Overacting at Its Finest
John Barrymore in Twentieth Century. Simply put. Every once in a while I may stumble upon a screen performance which leaves an indelible impression, brings me new levels of respect towards a performer and to even write a review. That’s the effect John Barrymore’s tour de force had on me in Twentieth Century. Barrymore is an absolute beast as the egomaniac Oscar Jaffe delivering one of my favourite film performances ever.
Barrymore had earned the reputation of being a ham actor although that’s perhaps the nasty way of putting it. Theatrical style acting may seem outdated and laughable to many nowadays but it is a style unto itself. When Barrymore asked director Howard Hawks why he should play the role of Oscar Hawks replied: “It’s the story of the biggest ham on Earth and you’re the biggest ham I know”. The film even foreshadowed Barrymore’s own future as he himself became a washed up actor in the final years of his life like how the character of Oscar Jaffe becomes a shadow of his former self. Really has there ever been a more impassioned performance which is hammed up to 11 than this. Barrymore doesn’t just chew the scenery in every scene he is in, he devours it like a ravenous dog; he’s the definitive representation of the angry stage director stereotype. Just look at his breakdown scene when his Tribley leaves him for Hollywood, one of the greatest displays of histrionic acting poweress. Oscar Jaffe really is a fascinating character. It isn’t just enough for him to tell an employee of his theater that they have been fired, he has to tell them in the most melodramatic fashion “I close the iron door on you!”, or what about his constant comparisons to his present occurrences to scenes from famous plays or historical events. Half of what this man says is more melodramatic than Charlton Heston and William Shatner combined. Barrymore was known as The Great Profile and rightfully so; talk about an enigmatic screen presence.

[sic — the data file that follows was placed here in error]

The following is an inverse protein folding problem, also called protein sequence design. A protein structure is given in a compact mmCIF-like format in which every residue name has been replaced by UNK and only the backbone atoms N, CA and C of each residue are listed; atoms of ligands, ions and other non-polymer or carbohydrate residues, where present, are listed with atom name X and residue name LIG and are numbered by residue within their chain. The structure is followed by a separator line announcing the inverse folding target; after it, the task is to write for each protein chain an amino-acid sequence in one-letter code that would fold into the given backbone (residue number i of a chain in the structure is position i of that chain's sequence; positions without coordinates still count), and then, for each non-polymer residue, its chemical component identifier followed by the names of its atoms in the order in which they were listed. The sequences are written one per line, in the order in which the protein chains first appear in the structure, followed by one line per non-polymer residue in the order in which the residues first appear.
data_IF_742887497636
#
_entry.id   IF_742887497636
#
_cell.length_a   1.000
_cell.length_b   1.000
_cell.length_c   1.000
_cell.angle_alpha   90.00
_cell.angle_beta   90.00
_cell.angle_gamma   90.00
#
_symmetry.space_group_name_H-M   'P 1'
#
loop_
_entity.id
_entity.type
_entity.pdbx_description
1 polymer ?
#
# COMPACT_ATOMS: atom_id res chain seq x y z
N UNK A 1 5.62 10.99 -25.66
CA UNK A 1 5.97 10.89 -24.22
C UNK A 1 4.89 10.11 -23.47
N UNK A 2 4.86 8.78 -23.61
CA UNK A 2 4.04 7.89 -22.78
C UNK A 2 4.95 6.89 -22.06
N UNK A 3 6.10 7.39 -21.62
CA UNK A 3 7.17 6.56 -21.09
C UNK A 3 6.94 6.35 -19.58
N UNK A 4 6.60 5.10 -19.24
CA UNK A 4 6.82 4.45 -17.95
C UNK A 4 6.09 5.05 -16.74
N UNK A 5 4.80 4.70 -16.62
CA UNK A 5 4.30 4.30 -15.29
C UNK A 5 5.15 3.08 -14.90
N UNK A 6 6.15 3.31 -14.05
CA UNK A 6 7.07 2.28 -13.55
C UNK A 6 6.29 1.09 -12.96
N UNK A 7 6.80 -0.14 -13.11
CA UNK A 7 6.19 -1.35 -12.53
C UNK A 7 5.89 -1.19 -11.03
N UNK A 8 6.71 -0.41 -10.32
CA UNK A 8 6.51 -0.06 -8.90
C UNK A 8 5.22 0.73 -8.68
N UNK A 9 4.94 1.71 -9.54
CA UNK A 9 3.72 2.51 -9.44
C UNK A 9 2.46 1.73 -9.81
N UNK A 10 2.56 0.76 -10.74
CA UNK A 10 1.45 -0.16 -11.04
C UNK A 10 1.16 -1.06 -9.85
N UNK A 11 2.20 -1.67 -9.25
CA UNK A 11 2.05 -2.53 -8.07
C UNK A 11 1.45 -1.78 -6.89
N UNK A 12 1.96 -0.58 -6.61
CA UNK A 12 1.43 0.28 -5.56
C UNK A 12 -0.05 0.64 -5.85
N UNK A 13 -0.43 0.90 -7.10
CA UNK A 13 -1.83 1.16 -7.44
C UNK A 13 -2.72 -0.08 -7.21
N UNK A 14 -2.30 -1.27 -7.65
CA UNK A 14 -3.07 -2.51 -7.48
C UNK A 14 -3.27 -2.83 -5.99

The sheer energy between Barrymore and Carole Lombard is incredible in this ultimate battle of the egos; both of these two performers cross that line in comedy of playing hateful, selfish, disciple characters you can’t help but love. Carole Lombard herself has an endearing, childlike quality to her, getting overly emotional when Jaffe insults her acting ability; appropriate though since much of the film is two adults acting like children. The first portion of the film is comprised of a stage rehearsal, showcasing an impressive display of actors playing actors giving bad performances with Jaffe insulting them at every turn (“The old south does not yodel”) but it’s the film’s second half in which things really get crazy, taking place onboard the Twentieth Century Limited. When I first watched the film I found the subplot with the religious fanatic to feel out of place at first but trust me when I say the payoff is worth it. Twentieth Century is very screamy and very shoutey but there are many little subtle touches such as the establishing shot at the start of the film of a poster advertising the Jaffe theater (showcasing the man’s insane ego); possibly the funniest establishing shot I’ve ever seen. Also, keep an ear out for several references to Svengali, adapted to film in 1931 also starring John Barrymore. I also must give a shout out to Mary Jo Mathews, the actress who plays Valerie Whitehouse. She only has several lines in the entire film yet I’m intrigued by her; she appears to have star quality to her.
Along with It Happened One Night released the same year, Twentieth Century movie marks the birth the screwball comedy. I can never get enough of these films, they’re incredibly addictive and they always leave me with the feeling of wanting more. I don’t like to be labeled as one of those “they don’t make ‘em like they used to” people actually who am I kidding, of course, I do.